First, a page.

Fig. 9.

.—Plot of K2O/Na2O vs. SiO2/ALO3 ratios for most of the shales and sandstones. The figure is after Roser and Korsch (1986). Some samples contain higher K2O/Na2O ratios than 10 and plot off the graph in the region of passive margins (PM = passive margin; ACM = active continental margin; A1 = continental volcanic arc; A2 = oceanic volcanic arc).

Fig. 9.

.—Plot of K2O/Na2O vs. SiO2/ALO3 ratios for most of the shales and sandstones. The figure is after Roser and Korsch (1986). Some samples contain higher K2O/Na2O ratios than 10 and plot off the graph in the region of passive margins (PM = passive margin; ACM = active continental margin; A1 = continental volcanic arc; A2 = oceanic volcanic arc).

The ICV values (< 1) derived from shales and siltstones of the Uchur Group in this study suggest that detrital material was recycled or that intense weathering of first–cycle material drove the ICV values down. The provenance for the shales and silt– stones was likely tonalites to granodiorites that contained high Eu/Eu* and (La/Lu)cn ratios and low Th/Sc ratios (Fig. 8). Associated arenites and wackes contain abundant quartz relative to feldspar (detrital and regenerated K–feldspar > plagioclase). Thus, weathering or diagenesis may have been intense enough to remove much of the original plagioclase. One possible reason for K–feldspar resistance may be slower K–feldspar leaching compared with plagioclase, as documented in modern semiarid and arid weathering environments (Girty et al., 2003). It is assumed that in Early Riphean time weathering and recycling of sedimentary material occurred predominantly in dry conditions, with higher CO2 in the atmosphere and high alkalinity (pH > 7) in surface water. Significant transport of detrital minerals occurred by wind saltation, providing exceptional preservation of detrital K–feldspar grains (Sochava et al., 1994; Podkovyrov et al., 2001).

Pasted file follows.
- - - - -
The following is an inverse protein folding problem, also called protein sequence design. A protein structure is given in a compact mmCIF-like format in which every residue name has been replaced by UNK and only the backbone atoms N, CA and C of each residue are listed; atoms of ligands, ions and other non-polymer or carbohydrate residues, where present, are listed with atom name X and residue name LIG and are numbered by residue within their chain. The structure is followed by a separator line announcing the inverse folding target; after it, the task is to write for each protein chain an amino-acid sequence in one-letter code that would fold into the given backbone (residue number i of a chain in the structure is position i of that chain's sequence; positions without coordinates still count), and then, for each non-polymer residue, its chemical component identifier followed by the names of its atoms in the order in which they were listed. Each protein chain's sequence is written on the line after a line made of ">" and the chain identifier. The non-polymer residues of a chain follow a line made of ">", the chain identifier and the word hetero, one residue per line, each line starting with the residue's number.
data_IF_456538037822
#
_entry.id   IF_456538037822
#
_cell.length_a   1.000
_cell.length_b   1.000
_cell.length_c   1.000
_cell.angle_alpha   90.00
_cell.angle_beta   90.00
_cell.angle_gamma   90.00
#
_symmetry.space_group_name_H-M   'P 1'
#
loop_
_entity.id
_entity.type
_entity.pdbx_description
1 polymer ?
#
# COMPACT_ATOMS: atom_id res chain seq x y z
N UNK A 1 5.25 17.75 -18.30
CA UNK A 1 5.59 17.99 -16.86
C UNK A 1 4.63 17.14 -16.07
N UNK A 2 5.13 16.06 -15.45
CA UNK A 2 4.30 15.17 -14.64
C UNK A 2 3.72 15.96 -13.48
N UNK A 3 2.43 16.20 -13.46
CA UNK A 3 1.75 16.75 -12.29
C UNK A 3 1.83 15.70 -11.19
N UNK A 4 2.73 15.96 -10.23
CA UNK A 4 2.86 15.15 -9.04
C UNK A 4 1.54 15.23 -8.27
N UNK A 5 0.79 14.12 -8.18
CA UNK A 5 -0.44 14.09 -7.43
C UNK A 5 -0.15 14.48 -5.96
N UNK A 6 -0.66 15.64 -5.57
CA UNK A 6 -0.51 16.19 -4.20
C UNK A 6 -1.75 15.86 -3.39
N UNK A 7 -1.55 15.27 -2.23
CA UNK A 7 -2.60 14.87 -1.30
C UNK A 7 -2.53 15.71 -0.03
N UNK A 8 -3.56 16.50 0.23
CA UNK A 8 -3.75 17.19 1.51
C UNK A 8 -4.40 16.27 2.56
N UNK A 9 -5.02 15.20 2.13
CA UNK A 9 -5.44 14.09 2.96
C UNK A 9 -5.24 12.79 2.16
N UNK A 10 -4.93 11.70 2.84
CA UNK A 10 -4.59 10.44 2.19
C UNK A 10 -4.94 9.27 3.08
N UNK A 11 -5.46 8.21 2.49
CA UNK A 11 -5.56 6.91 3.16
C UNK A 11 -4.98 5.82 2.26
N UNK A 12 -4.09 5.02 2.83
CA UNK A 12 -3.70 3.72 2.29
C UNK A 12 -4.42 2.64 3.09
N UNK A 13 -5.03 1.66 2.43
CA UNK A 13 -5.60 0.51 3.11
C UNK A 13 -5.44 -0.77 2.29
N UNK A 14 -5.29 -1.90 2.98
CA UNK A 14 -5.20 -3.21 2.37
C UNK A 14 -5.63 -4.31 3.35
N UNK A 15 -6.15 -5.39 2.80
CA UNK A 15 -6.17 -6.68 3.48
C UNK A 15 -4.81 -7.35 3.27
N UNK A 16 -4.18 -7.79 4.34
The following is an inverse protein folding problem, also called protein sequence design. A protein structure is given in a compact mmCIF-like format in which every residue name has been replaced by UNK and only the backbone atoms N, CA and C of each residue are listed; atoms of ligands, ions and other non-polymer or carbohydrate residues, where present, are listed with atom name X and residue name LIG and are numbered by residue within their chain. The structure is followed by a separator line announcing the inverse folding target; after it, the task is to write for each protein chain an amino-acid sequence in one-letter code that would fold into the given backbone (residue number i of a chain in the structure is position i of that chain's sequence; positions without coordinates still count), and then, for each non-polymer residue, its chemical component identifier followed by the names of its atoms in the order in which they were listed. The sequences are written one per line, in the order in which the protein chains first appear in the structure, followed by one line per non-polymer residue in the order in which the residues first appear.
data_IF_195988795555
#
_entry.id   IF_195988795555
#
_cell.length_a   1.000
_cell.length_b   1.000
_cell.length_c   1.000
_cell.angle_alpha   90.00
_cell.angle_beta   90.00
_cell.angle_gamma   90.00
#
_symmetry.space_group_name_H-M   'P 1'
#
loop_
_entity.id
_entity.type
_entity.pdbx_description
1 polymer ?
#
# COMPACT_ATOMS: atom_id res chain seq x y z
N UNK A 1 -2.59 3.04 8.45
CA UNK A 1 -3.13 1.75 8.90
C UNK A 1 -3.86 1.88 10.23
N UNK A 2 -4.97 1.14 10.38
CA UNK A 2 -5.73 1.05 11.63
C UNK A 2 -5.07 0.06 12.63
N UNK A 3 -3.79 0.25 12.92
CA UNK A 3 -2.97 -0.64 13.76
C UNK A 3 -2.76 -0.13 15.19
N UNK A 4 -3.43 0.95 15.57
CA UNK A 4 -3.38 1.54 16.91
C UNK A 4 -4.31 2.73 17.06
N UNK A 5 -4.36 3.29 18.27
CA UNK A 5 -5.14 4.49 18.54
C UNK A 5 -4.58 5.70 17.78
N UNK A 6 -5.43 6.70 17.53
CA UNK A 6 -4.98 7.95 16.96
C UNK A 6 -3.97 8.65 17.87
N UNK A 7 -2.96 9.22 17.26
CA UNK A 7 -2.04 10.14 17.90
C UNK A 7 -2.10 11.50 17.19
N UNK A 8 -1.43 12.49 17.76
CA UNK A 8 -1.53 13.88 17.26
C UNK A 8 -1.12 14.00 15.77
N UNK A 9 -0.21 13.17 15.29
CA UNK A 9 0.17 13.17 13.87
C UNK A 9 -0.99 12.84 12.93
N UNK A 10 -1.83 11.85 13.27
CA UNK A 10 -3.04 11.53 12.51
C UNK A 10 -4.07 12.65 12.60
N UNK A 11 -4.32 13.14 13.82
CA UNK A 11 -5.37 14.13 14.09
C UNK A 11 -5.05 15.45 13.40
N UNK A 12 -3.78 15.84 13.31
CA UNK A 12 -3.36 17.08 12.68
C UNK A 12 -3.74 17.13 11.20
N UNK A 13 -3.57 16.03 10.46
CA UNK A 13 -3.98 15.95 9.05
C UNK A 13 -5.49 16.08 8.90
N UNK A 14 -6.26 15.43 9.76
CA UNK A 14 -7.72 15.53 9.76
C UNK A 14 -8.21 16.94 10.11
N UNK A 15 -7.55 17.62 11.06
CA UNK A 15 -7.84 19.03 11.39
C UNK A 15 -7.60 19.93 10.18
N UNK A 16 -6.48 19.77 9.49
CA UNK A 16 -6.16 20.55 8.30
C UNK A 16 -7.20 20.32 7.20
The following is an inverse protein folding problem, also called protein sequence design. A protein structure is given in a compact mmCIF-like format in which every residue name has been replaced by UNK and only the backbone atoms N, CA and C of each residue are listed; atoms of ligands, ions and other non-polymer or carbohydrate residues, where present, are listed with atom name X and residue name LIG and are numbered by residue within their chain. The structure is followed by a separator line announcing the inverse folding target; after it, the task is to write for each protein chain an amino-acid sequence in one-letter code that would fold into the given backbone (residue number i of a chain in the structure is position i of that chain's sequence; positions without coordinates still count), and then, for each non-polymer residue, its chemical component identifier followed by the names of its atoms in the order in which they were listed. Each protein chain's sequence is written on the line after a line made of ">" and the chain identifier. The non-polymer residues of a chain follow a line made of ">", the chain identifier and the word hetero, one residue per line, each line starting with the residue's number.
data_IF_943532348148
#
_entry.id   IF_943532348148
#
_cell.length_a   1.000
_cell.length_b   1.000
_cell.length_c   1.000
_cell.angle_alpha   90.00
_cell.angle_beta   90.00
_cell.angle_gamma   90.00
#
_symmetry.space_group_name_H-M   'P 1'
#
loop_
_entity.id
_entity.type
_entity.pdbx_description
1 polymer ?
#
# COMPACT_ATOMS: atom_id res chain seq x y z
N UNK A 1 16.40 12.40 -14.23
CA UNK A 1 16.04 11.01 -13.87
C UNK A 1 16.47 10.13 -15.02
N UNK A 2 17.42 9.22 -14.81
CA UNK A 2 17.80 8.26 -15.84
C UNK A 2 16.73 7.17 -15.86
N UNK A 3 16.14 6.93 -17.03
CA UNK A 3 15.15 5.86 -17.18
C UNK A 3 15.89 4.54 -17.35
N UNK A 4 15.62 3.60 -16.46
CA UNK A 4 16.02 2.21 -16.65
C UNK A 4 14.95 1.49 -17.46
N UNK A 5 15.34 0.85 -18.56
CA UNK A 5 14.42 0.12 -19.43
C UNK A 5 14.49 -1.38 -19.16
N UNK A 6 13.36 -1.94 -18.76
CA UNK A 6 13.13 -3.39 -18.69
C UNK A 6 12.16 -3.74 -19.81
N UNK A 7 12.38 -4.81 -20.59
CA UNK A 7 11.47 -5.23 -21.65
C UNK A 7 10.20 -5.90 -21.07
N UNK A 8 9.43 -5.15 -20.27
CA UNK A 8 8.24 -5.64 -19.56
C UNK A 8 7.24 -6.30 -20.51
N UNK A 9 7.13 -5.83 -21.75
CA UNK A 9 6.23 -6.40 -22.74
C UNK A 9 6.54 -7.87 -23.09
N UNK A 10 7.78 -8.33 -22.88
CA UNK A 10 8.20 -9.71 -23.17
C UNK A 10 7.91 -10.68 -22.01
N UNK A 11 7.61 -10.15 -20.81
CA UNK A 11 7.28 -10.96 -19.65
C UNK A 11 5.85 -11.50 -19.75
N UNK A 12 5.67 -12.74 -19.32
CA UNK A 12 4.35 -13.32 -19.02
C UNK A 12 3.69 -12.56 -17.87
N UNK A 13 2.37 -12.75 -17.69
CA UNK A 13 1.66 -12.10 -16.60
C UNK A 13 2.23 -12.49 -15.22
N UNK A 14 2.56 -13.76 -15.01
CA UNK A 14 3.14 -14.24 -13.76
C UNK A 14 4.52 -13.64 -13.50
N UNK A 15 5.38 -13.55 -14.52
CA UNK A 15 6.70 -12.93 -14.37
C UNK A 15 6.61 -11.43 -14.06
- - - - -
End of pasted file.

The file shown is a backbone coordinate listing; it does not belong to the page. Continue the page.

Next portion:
Aimchan Group